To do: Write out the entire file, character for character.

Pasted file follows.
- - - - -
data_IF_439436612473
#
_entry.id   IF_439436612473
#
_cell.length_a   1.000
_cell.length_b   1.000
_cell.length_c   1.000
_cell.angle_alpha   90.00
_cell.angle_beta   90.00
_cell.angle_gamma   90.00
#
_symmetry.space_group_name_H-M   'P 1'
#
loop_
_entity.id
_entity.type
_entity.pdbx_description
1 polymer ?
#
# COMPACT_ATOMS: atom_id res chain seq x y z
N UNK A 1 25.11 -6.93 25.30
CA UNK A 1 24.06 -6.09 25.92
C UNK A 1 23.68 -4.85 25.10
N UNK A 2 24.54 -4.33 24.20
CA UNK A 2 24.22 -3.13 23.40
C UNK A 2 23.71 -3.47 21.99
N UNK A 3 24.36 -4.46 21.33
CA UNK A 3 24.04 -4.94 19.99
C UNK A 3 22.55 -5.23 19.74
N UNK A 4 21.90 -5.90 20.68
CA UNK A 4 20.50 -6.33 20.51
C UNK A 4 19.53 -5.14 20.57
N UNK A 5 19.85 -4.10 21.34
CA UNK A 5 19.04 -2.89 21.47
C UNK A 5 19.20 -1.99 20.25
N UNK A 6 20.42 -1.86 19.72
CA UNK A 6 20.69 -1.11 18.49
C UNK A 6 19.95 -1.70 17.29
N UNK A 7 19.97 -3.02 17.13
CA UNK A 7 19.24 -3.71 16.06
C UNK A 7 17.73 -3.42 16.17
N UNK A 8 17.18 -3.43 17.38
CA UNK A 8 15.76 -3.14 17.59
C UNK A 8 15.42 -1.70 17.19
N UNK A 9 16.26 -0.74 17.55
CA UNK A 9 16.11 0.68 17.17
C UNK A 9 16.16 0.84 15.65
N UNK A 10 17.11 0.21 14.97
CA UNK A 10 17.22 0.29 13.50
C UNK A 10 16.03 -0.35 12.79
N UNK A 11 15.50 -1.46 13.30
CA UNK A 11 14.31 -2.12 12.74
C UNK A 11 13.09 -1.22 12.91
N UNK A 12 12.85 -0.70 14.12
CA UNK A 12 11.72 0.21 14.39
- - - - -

data_IF_439436612473
#
_entry.id   IF_439436612473
#
_cell.length_a   1.000
_cell.length_b   1.000
_cell.length_c   1.000
_cell.angle_alpha   90.00
_cell.angle_beta   90.00
_cell.angle_gamma   90.00
#
_symmetry.space_group_name_H-M   'P 1'
#
loop_
_entity.id
_entity.type
_entity.pdbx_description
1 polymer ?
#
# COMPACT_ATOMS: atom_id res chain seq x y z
N UNK A 1 25.11 -6.93 25.30
CA UNK A 1 24.06 -6.09 25.92
C UNK A 1 23.68 -4.85 25.10
N UNK A 2 24.54 -4.33 24.20
CA UNK A 2 24.22 -3.13 23.40
C UNK A 2 23.71 -3.47 21.99
N UNK A 3 24.36 -4.46 21.33
CA UNK A 3 24.04 -4.94 19.99
C UNK A 3 22.55 -5.23 19.74
N UNK A 4 21.90 -5.90 20.68
CA UNK A 4 20.50 -6.33 20.51
C UNK A 4 19.53 -5.14 20.57
N UNK A 5 19.85 -4.10 21.34
CA UNK A 5 19.04 -2.89 21.47
C UNK A 5 19.20 -1.99 20.25
N UNK A 6 20.42 -1.86 19.72
CA UNK A 6 20.69 -1.11 18.49
C UNK A 6 19.95 -1.70 17.29
N UNK A 7 19.97 -3.02 17.13
CA UNK A 7 19.24 -3.71 16.06
C UNK A 7 17.73 -3.42 16.17
N UNK A 8 17.18 -3.43 17.38
CA UNK A 8 15.76 -3.14 17.59
C UNK A 8 15.42 -1.70 17.19
N UNK A 9 16.26 -0.74 17.55
CA UNK A 9 16.11 0.68 17.17
C UNK A 9 16.16 0.84 15.65
N UNK A 10 17.11 0.21 14.97
CA UNK A 10 17.22 0.29 13.50
C UNK A 10 16.03 -0.35 12.79
N UNK A 11 15.50 -1.46 13.30
CA UNK A 11 14.31 -2.12 12.74
C UNK A 11 13.09 -1.22 12.91
N UNK A 12 12.85 -0.70 14.12
CA UNK A 12 11.72 0.21 14.39